Friday, October 26, 2018

How would you glue two pumpkins together?


  1. I can give you a list of some potentially dangerous ways to do it:

    1. Transglutaminase powder
    2. Cysteine protease powders: Bromelain and papain powder

    Wear heavy gloves, eye protection, protective clothing, and a respirator.

    If you'd like something a bit safer:

    3. EcoPoxy or some other eco-rated epoxy

    You might still need to wear an N95 mask with that stuff.

    Should you like to live dangerously, you may be the first person in the world to create a "Pumpzucarrot" Frankenvegetable hybrid for culinary use by gluing layers of pumpkin, zucchini, and carrot together ... SO GOOD LUCK! :-)

  2. You really think epoxy will do it? What about if you have to glue the moist side to the hard side?

  3. Capital of Texas RefugeeSunday, October 28, 2018 6:09:00 PM

    You do realize that Google/Bing/etc. do not offer many worthwhile suggestions for how to glue vegetables together, right?

    You do realize that anything that might work is an experiment, even the stuff that seems safer (and probably won't work), right?

    You do realize that just because the words "potentially dangerous" and "liable to leave you scarred for life" may be in the descriptions involving misuse of a technique, chemical, or process that this doesn't bother us here at The Refuge from the Capital of Texas, right?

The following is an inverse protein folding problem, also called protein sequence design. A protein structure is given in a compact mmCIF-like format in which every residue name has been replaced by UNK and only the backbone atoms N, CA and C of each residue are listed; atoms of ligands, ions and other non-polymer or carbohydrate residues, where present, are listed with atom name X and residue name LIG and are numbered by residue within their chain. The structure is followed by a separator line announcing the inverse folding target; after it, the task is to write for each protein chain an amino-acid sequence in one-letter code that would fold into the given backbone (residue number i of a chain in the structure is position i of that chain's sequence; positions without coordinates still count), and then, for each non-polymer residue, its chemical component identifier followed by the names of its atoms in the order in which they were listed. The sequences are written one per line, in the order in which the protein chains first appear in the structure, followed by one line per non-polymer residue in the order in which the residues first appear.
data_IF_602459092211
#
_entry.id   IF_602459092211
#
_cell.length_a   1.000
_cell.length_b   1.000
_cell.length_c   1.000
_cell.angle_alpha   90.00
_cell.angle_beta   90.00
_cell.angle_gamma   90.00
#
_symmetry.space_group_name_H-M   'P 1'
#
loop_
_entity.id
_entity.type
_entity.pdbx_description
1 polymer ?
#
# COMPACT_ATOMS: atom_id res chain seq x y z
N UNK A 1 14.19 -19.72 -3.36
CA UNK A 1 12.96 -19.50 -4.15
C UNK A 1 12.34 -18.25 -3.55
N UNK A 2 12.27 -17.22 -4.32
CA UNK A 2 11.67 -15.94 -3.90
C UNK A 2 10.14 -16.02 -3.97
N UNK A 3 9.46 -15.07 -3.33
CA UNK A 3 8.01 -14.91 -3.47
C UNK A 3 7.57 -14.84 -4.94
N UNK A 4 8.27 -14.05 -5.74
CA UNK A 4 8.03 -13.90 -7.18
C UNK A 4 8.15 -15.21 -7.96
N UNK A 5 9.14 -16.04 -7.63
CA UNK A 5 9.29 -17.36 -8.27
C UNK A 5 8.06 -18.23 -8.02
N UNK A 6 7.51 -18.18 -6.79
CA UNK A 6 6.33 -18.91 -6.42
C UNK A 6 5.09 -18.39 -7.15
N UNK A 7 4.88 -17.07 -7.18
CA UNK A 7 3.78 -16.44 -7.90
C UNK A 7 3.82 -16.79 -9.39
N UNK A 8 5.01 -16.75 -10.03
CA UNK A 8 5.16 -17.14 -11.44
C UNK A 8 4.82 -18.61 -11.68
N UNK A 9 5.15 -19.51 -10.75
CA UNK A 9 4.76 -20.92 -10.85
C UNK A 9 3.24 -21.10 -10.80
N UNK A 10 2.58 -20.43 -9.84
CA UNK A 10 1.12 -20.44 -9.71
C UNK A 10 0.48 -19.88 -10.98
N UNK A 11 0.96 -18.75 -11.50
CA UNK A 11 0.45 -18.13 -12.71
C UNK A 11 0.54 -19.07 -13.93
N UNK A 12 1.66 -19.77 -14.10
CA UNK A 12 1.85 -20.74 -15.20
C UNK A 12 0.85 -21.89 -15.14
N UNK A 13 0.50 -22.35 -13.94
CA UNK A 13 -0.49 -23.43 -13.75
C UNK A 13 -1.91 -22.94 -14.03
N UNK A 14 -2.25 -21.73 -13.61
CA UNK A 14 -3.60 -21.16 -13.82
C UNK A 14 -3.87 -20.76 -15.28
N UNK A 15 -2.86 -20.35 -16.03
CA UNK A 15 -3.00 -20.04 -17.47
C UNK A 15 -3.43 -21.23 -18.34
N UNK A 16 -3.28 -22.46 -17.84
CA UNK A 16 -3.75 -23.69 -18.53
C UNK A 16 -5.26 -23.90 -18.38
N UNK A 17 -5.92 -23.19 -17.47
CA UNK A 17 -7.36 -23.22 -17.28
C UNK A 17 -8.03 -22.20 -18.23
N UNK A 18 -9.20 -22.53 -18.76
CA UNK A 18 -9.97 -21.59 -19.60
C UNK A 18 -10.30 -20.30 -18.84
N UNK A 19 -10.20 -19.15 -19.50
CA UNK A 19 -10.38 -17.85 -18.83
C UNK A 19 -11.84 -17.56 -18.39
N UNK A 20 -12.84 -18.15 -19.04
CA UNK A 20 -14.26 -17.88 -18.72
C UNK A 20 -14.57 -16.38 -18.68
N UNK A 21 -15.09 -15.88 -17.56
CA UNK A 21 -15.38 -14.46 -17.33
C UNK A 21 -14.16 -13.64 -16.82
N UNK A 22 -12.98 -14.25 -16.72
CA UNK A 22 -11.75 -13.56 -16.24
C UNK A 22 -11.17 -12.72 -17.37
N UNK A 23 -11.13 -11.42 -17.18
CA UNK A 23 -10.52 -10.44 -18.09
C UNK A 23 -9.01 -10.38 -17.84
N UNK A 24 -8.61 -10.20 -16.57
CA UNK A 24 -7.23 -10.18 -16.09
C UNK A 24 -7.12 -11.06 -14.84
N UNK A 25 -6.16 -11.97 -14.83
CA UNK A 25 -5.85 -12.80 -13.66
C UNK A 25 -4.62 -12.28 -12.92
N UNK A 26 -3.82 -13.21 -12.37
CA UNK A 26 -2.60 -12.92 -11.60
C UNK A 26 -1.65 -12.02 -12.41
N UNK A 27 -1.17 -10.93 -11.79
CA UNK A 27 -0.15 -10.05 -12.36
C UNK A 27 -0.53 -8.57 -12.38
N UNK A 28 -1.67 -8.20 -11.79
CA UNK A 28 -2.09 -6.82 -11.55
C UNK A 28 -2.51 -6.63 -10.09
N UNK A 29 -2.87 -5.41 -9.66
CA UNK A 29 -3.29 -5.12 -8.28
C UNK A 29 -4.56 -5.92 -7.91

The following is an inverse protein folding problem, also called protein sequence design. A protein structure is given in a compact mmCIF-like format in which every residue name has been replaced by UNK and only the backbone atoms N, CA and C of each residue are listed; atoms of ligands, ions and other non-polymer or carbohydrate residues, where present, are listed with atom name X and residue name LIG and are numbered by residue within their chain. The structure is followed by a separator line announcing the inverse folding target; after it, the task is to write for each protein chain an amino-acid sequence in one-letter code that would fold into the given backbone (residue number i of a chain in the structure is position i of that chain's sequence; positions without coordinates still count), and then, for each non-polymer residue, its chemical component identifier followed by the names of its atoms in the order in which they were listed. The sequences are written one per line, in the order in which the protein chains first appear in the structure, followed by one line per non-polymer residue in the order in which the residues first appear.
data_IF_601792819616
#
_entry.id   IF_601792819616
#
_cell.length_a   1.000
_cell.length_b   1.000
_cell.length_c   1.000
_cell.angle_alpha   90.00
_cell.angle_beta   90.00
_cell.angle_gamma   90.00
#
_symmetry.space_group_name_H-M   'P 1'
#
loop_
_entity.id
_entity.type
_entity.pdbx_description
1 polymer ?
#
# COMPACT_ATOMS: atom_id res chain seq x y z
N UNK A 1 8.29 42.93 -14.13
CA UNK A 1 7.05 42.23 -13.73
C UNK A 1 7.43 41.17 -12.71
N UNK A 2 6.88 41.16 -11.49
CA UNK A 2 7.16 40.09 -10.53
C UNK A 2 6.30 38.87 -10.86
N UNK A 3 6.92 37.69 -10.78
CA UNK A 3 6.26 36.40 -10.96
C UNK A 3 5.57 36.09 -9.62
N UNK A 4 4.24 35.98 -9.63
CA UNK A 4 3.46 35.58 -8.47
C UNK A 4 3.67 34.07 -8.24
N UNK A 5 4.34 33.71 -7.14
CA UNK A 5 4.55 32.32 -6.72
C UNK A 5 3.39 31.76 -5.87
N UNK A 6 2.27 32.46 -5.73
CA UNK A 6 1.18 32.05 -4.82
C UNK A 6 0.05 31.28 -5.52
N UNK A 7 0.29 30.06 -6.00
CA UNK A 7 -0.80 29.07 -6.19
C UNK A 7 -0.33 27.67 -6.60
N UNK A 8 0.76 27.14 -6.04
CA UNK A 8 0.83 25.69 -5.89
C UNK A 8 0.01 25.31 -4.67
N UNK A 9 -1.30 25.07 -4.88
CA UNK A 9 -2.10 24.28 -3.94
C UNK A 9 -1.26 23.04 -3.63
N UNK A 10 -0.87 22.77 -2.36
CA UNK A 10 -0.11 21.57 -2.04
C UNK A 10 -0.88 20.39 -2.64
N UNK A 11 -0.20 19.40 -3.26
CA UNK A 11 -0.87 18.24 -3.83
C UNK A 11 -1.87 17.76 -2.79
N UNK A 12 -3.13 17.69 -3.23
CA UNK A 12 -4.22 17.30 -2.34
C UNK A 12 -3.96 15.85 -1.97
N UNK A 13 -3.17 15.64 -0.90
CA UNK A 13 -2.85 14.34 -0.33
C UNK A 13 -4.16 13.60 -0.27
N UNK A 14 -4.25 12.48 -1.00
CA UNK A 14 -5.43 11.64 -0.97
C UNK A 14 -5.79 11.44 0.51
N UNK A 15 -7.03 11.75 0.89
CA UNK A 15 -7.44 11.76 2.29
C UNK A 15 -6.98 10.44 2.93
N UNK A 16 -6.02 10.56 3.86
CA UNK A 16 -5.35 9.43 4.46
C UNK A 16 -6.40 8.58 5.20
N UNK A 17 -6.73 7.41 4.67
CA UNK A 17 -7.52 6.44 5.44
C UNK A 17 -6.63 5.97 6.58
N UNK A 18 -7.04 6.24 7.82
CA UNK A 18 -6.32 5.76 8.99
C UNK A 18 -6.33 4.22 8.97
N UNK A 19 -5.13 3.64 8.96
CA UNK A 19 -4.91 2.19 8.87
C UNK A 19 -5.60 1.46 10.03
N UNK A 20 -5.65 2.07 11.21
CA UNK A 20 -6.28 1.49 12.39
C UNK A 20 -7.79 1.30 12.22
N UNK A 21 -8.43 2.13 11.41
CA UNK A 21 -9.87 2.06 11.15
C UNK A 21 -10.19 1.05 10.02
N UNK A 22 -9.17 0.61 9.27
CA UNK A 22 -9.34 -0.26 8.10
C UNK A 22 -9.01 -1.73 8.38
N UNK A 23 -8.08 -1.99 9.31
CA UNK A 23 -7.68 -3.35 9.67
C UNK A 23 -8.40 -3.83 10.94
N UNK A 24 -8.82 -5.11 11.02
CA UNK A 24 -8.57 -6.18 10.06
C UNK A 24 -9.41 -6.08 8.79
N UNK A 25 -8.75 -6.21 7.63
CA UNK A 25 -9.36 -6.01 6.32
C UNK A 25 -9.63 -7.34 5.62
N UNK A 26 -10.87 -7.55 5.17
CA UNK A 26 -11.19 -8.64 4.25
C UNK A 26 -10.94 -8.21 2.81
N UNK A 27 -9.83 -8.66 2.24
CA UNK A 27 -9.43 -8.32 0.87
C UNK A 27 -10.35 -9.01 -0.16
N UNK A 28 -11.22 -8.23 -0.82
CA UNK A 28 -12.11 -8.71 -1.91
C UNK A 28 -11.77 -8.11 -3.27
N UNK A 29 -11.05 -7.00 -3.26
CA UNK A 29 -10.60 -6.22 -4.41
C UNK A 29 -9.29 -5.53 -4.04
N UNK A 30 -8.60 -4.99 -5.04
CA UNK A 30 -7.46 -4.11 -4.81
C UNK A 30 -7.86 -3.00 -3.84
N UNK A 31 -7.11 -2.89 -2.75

With that in mind ...

    Watch this: Making "restructured beef" with transglutaminase.

    Personally I think these people who aren't wearing respirators are being incredibly optimistic about long-term exposure to even the most minute particles of this stuff, especially since those little bits can stick parts of your lungs together more or less permanently, but hey, this guy's got blue gloves and a lab coat! :-)

    A better suggestion before you play dangerously with organic chemistry is to use plastic and foam pumpkins that you can "carve" with a heat knife or a repurposed soldering iron before gluing them together with regular epoxy or hot melt glue.

    Also, now that you know what sordid crap's going on with the "premium steaks" at your local grocery, you'll probably want to buy a large storage freezer so you can buy your steaks a quarter of a steer at a time directly from a livestock processor ...

  4. Oh! I've heard of that stuff before. I think it made the rounds during the recession. Super gross honestly. But it does seem like it would glue moist things together. Thanks.

  5. I watched the video, better living thru chemistry in action!

  6. Capital of Texas Refugee ... FOR SCIENCE!Monday, October 29, 2018 1:25:00 PM

    If you really really are going to do this ...

    Prepare some thin gelatin that you can brush onto the pieces being attached.

    The gelatin has plenty of glutamine and will help speed the reaction along.

    Also, if you are going to brush on liquid transglutaminase, using a cheap disposable nylon paint brush would probably let you avoid having horse hair and other organics dissolve into your project. :-)